In this series, we will explore the many streetcar lines that ran through Southwest Minneapolis. Let's begin with the Como-Harriet Line.
On June 19, 1954, the last of the Twin Cities lemon-yellow streetcars rumbled into their station and marked the end of the era of streetcars in Minneapolis, St. Paul, and the surrounding metro.
The trolley was gone forever, with the city reassuring that the conversion to buses was a good thing for the city and its residents.
Buses were heralded as providing more efficient transportation, being more adaptable to service needs than the streetcars. With greater maneuverability in traffic and being more economical, the bus was touted as providing greater convenience than their noisy, yellow counterparts.
With the conversion to buses, the city felt that its farewell to the partnership of tracks and trolley wires would be an aesthetic improvement to the city.
Thomas Lowry’s streetcar vision
The streetcars proudly served Minneapolis for nearly 75 years. President of the Minneapolis Streetcar Company, later to become Twin Cities Rapid Transit, Thomas Lowry, oversaw the early growth of the streetcar lines across Minneapolis and St. Paul. Lowry's vision for the streetcar system essentially gave way to land for zoning. Residential neighborhoods could be planned near parkland and lakes. Whereas businesses, factories, and manufacturers could be nearer to transportation centers by railway and along the Mississippi River. Residential neighborhoods and industrial centers would be connected by streetcar. Where streetcar tracks were laid, neighborhoods and businesses would follow.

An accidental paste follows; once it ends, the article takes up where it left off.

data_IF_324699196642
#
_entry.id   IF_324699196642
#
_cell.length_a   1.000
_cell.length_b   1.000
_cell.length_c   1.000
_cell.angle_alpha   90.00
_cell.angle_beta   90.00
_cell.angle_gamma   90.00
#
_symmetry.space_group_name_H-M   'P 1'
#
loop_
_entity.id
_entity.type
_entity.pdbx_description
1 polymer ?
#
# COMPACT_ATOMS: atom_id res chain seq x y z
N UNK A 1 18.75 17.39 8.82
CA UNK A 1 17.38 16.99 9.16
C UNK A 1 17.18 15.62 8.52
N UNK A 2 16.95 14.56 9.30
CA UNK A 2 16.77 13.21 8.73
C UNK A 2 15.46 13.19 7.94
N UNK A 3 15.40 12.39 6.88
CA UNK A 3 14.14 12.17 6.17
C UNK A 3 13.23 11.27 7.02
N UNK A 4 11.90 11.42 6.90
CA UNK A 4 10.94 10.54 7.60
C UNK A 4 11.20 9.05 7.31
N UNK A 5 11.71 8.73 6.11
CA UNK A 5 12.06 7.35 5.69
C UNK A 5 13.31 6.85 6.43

Streetcar lines adopted either the name of the road it traveled or a nearby landmark. Streetcars were known to bring neighborhoods and people of different ethnicities together to share common spaces, unlike the interstates that were later constructed specifically to segregate neighborhoods and peoples. The streetcars of Minneapolis served citizens of all ages, occupations, genders, ethnicities, and creeds.
Streetcars could get you anywhere in Minneapolis. On summer evenings, passengers could ride the Come-Harriet line to enjoy a concert at the Lake Harriet Pavilion. On gameday, fans rode the Nicollet or Lake Street line to watch the Minneapolis Millers play at Nicollet Park. Over crisp autumn weekends, ridership soared on the Bryant-Penn line as passengers traveled to Lynnhurst Park and Minnehaha Creek for picnics. Shoppers would travel the crosstown Lake Street line that served the commercial and business districts through south-central Minneapolis.
In its heyday, 41 distinct streetcar lines served all neighborhoods of Minneapolis. Several of these streetcar lines were dedicated to serving neighborhoods and residents of Southwest Minneapolis. Some lines, such as the Como-Harriet, were much more significant than others due to the places they served and the number of passengers that rode them. The relative significance of a streetcar line is attributed to the contextual history and photographs that remain of its lines. Some lines have thousands of photographs and witness accounts, whereas others were much less influential and therefore have little historical context remaining.
The Como-Harriet Line
The stretch of track south of Lake Street on the Como-Harriet and Oak-Harriet lines may not have been the world's loveliest street car ride. But on a warm summer day, it surely was a close contender for that honor. This line entered Southwest Minneapolis just past the Basilica of Saint Mary. The yellow trolleys passed through the iconically miserable bottleneck where Lyndale and Hennepin merge. With Loring Park's picturesque 36 acres of parkland to the east, and the Walker Art Center anchoring the western side of the avenues; there was little room for the onslaught of cars to maneuver past the streetcars at this converging of avenues.
Exiting the bottleneck traveling south, the trolleys climbed up Hennepin Avenue South into the Lowry Hill neighborhood. Taking a commanding spot in the middle of Hennepin Avenue, the streetcars passed many business districts and brownstone apartments along the East Isles and Lowry Hill East neighborhoods.